Our Lenders

Frequently Asked Questions

  • How are brokers are paid?

    Mortgage brokers are typically paid for introducing home loans to banks and mortgage lenders. In most cases a broker will be paid an upfront remuneration of between 0.5% to 0.75% of the loan amount. This is usually paid thirty to sixty days after the loan settles. In addition to this brokers are usually also paid (but no always) a trailing commission of between 0.1 to 0.4% of the loan amount, whilst the loan remains in place with the lender. This is usually paid on a monthly basis. For example, on a $400,000 loan, a broker may receive an upfront payment of 0.6%, which would equate to $2,400 and trailing remuneration of 0.25%, which would be $83 per month. There are no additional fees for borrowers to pay to cover this remuneration and as such they are not disadvantaged by engaging a broker as opposed to dealing direct with a bank.

  • What are documents you will require for approval?

    In most circumstances you will require the following documents to obtain finance approval

    • Copy of 100 points ID (passport, Drivers license, Medicare card)
    • Last 3 months bank statements showing your savings history, and also your account that receives your wages/income
    • Most recent statement for any personal/car loans and credit cards you currently hold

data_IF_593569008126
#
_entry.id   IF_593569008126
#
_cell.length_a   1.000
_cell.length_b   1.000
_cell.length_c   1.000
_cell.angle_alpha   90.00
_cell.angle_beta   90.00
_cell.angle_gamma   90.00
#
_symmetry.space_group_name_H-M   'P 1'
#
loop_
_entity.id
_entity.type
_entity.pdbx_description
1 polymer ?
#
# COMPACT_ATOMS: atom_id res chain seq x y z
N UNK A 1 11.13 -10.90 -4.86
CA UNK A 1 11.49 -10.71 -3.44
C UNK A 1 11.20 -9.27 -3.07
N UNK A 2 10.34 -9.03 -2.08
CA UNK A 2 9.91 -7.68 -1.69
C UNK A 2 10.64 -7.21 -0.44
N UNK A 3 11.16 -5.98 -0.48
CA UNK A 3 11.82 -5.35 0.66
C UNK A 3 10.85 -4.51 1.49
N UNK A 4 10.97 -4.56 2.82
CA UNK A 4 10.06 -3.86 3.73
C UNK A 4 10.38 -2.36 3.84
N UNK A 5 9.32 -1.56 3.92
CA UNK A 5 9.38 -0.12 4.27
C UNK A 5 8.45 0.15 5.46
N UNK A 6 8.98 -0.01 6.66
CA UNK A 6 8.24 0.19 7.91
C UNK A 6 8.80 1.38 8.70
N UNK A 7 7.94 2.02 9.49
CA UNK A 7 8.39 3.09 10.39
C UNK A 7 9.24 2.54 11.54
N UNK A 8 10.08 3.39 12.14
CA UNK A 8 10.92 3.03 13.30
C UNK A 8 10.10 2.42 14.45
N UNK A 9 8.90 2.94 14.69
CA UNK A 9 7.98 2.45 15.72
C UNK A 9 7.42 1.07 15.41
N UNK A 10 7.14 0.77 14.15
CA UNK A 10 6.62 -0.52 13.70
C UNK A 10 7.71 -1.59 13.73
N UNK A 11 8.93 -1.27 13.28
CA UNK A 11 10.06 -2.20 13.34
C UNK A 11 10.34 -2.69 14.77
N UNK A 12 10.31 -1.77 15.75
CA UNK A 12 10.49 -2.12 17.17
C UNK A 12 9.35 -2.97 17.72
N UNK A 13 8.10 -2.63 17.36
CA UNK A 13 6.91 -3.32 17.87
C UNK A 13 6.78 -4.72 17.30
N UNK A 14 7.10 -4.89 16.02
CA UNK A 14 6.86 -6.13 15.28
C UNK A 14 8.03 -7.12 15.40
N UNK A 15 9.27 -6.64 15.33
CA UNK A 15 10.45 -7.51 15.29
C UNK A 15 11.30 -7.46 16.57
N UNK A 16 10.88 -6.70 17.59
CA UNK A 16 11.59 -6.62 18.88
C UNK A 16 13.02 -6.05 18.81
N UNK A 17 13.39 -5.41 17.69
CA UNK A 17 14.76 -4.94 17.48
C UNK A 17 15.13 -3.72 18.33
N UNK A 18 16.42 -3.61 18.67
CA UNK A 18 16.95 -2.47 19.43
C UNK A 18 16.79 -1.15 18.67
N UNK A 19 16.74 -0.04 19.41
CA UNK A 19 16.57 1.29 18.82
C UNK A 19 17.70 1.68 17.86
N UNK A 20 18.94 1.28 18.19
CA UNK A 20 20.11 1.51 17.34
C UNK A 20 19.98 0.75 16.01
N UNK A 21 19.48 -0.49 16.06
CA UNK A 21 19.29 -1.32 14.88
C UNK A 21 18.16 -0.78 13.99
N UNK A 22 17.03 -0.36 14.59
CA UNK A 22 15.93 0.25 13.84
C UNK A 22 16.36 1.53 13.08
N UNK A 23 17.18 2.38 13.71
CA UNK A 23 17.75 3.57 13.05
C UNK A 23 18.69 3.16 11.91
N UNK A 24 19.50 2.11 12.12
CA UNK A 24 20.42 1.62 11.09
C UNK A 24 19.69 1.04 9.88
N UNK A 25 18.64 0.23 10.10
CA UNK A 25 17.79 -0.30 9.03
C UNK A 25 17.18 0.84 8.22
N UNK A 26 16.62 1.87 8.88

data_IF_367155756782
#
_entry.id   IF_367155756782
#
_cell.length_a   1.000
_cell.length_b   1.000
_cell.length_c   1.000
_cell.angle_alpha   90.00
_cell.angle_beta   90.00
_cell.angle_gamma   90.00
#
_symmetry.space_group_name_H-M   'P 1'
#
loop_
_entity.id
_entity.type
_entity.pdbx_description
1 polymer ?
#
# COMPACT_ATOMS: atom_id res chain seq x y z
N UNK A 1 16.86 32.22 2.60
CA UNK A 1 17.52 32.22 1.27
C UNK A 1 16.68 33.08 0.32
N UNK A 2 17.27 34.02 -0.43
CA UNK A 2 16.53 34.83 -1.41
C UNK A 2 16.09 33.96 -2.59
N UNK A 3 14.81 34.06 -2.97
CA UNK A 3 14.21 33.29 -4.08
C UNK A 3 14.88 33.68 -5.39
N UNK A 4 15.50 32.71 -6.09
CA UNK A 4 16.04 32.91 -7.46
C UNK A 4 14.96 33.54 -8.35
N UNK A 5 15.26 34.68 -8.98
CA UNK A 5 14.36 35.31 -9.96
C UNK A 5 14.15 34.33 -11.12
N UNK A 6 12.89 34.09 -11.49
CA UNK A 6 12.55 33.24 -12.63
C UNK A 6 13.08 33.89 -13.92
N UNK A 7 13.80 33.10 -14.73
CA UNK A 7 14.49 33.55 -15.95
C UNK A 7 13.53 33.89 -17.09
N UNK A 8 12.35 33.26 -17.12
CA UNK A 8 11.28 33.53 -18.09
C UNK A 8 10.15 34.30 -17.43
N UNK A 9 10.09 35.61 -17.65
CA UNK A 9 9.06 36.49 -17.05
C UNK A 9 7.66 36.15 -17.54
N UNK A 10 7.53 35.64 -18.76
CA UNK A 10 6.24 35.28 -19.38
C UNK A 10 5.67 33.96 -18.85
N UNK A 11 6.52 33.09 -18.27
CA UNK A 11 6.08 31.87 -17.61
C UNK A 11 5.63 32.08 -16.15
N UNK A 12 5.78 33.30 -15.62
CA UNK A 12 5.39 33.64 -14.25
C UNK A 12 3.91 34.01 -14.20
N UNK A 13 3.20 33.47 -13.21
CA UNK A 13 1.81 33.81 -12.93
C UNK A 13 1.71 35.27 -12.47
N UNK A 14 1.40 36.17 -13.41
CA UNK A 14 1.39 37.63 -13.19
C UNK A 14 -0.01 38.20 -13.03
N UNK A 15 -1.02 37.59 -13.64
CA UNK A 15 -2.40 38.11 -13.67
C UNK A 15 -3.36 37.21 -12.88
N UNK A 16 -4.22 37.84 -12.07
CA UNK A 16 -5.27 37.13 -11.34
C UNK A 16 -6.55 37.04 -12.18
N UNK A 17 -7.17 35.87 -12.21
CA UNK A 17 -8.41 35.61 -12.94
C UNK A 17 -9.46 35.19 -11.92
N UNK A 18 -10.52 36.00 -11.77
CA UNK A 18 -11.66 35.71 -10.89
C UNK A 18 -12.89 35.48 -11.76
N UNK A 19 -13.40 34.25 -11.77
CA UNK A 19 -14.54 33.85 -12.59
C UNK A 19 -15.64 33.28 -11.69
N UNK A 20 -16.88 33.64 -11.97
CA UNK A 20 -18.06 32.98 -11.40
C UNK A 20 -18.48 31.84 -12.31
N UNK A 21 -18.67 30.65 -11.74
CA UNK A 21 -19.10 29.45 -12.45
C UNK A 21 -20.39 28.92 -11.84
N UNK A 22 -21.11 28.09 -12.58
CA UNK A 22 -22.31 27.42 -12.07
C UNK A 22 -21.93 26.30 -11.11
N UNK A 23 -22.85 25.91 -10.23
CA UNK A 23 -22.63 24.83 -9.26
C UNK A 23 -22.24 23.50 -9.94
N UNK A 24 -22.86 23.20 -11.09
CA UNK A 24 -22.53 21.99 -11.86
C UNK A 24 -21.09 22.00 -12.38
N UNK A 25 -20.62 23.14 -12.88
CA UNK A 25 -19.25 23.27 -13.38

• Copy rates notice for any other property you own, rental income statement/lease agreement and latest home loan statements associated with that property
    If you are a “pay as you go wage earner” (PAYG) then you will require
    • Your most recent two payslips
    • Your latest PAYG/group certificate
    • Copy of your employment contract
    If you are self-employed, you will require
    • Last two years tax return for you, your company/trust and associated entities
    • Last 2 years profit and loss and balance sheet for you company/trust
    • Your last 2 years notice of assessments from the Australian Tax Office
    Depending on your individual situation the following may also be required
    • If a permanent resident or on a temporary visa, a copy of your passport page identifying this document